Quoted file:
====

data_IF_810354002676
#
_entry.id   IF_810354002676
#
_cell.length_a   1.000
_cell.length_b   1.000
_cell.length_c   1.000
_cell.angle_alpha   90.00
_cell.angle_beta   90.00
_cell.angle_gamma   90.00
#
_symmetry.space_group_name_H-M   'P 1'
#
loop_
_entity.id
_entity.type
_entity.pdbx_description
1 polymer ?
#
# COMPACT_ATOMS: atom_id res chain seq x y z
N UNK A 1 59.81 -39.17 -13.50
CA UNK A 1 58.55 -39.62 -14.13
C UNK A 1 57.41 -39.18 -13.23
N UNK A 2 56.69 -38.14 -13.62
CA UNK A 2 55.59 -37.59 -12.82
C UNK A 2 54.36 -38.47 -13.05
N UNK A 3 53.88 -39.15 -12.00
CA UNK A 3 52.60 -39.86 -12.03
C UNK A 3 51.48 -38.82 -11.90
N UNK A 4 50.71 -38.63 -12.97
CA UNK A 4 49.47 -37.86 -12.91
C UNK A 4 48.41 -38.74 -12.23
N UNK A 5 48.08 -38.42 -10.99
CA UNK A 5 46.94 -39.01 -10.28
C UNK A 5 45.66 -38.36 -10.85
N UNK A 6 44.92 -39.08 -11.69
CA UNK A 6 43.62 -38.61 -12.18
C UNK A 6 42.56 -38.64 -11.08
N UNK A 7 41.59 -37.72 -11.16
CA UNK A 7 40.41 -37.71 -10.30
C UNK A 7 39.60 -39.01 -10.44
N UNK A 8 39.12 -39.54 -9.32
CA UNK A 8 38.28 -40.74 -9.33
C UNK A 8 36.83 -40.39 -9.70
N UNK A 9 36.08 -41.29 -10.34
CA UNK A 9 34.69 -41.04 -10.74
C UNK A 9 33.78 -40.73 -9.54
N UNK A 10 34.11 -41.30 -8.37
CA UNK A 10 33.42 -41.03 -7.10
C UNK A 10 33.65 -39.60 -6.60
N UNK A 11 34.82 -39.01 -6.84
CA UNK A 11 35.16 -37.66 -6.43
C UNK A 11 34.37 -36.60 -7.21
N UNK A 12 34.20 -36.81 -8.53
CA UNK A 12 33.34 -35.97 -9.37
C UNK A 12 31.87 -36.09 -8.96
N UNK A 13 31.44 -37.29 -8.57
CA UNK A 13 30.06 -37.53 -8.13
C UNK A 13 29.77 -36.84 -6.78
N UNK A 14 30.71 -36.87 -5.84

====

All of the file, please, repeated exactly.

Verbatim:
data_IF_810354002676
#
_entry.id   IF_810354002676
#
_cell.length_a   1.000
_cell.length_b   1.000
_cell.length_c   1.000
_cell.angle_alpha   90.00
_cell.angle_beta   90.00
_cell.angle_gamma   90.00
#
_symmetry.space_group_name_H-M   'P 1'
#
loop_
_entity.id
_entity.type
_entity.pdbx_description
1 polymer ?
#
# COMPACT_ATOMS: atom_id res chain seq x y z
N UNK A 1 59.81 -39.17 -13.50
CA UNK A 1 58.55 -39.62 -14.13
C UNK A 1 57.41 -39.18 -13.23
N UNK A 2 56.69 -38.14 -13.62
CA UNK A 2 55.59 -37.59 -12.82
C UNK A 2 54.36 -38.47 -13.05
N UNK A 3 53.88 -39.15 -12.00
CA UNK A 3 52.60 -39.86 -12.03
C UNK A 3 51.48 -38.82 -11.90
N UNK A 4 50.71 -38.63 -12.97
CA UNK A 4 49.47 -37.86 -12.91
C UNK A 4 48.41 -38.74 -12.23
N UNK A 5 48.08 -38.42 -10.99
CA UNK A 5 46.94 -39.01 -10.28
C UNK A 5 45.66 -38.36 -10.85
N UNK A 6 44.92 -39.08 -11.69
CA UNK A 6 43.62 -38.61 -12.18
C UNK A 6 42.56 -38.64 -11.08
N UNK A 7 41.59 -37.72 -11.16
CA UNK A 7 40.41 -37.71 -10.30
C UNK A 7 39.60 -39.01 -10.44
N UNK A 8 39.12 -39.54 -9.32
CA UNK A 8 38.28 -40.74 -9.33
C UNK A 8 36.83 -40.39 -9.70
N UNK A 9 36.08 -41.29 -10.34
CA UNK A 9 34.69 -41.04 -10.74
C UNK A 9 33.78 -40.73 -9.54
N UNK A 10 34.11 -41.30 -8.37
CA UNK A 10 33.42 -41.03 -7.10
C UNK A 10 33.65 -39.60 -6.60
N UNK A 11 34.82 -39.01 -6.84
CA UNK A 11 35.16 -37.66 -6.43
C UNK A 11 34.37 -36.60 -7.21
N UNK A 12 34.20 -36.81 -8.53
CA UNK A 12 33.34 -35.97 -9.37
C UNK A 12 31.87 -36.09 -8.96
N UNK A 13 31.44 -37.29 -8.57
CA UNK A 13 30.06 -37.53 -8.13
C UNK A 13 29.77 -36.84 -6.78
N UNK A 14 30.71 -36.87 -5.84